In the extremely difficult market environment, which characterized the first half of 2022, we performed about how we would have expected. We held up very well in the first quarter, and then as the decline accelerated, our correlation with the Russell 2000® Value Index moved closer to parity as almost all stocks were dragged down. We still managed to outperform the index slightly in the second quarter, and extend our outperformance year-to-date. The relative good news is that virtually all other sectors did substantially worse, with first half losses for the Russell 2000® Growth and NASDAQ® indices each approaching 30%.

While it is convenient to blame all of our losses on market movement, we did have our share of analytical clunkers. Most managements of our companies are unlikely to earn bronze plaques in the pantheon of management all-stars – if they were in that category, their companies would not have dropped into our universe. In transitional periods like the second quarter, management weaknesses become more apparent. Sometimes, even our relatively modest expectations of competence are not met.

Big Lots had the incredible good fortune of being able to keep all of their stores open in 2020 (they sold food items) while many of their competitors were forced to shut down. Results deteriorated through 2021, as operational issues developed, but the chain remained highly profitable. In the second quarter of 2022, their chief merchandising officer finally managed to get in front of supply chain issues by ordering huge quantities of big-ticket items such as furniture – just as demand was dropping off sharply. With inventories +40% and major markdowns looming, we sold our position before things got any worse (for the now ex-CMO, we would find him eminently qualified for a retail job that involves the phrase “would you like to supersize that”).

On the bright side, in difficult times, you can always rely on taxes. Our big winner for the quarter was H&R Block. They are having some success improving their base with both small business customers and unbanked consumers. Their major competitor (Intuit) is also under more regulatory scrutiny. While taxes might be the star performer in times of extreme uncertainty, we are seeing a shift in buyback announcements to areas of high cyclicality, where stock prices are depressed, particularly housing and retail. Recent additions to the portfolio include Tri Pointe Homes, Torrid Holdings (plus-sized apparel), and Dine Brands (Applebee’s and IHOP). At quarter-end, Tri Pointe traded at nearly a 30% discount to book value, which might be an even better measure of undervaluation than the exceptionally low P/E of less than 4x current year estimated (but likely unsustainable) earnings. Either way, an attractive investment.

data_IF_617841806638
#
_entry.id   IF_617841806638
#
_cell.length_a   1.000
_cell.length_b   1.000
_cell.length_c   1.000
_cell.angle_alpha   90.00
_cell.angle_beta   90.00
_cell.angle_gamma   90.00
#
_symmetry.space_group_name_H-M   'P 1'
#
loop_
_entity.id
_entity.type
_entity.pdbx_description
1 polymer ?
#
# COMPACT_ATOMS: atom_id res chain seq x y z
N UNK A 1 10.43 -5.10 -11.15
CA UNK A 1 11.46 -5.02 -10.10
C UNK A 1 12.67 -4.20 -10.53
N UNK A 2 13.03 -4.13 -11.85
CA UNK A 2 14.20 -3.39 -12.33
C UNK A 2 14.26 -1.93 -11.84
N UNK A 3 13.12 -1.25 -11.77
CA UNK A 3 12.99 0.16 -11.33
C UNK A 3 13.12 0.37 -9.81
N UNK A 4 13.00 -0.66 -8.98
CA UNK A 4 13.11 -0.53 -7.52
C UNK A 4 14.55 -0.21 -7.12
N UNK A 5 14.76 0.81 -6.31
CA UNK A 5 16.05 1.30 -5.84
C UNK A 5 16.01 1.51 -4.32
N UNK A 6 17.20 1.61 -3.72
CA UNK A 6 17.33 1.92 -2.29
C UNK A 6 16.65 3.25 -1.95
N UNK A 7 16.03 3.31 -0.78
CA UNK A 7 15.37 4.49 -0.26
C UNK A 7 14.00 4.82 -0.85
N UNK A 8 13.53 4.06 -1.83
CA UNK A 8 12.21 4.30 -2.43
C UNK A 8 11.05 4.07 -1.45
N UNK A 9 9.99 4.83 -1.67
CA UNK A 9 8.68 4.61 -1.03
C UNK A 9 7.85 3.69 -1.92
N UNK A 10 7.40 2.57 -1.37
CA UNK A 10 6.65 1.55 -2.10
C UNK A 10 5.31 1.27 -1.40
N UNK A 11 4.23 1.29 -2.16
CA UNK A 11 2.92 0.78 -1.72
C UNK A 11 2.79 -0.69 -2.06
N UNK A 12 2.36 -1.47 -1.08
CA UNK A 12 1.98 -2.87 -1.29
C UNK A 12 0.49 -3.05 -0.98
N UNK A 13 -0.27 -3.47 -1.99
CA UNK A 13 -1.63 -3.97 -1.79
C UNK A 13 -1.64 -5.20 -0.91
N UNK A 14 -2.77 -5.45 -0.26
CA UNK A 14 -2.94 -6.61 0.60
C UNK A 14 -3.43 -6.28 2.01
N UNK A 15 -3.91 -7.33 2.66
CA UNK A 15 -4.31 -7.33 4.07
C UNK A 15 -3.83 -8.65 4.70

We believe we are at the beginning of a long-term trend of value outperforming growth. Having said that, we would not be surprised to see some of our companies reporting disappointing numbers for the second quarter as they react to slowing demand in a transition period. We do expect to see a wave of motivated buyback announcements, which will give us fertile hunting grounds for potential replacement names.

                                                                                                                                                Abbott J. Keller, CFA

                                                                                                                                            Chief Investment Officer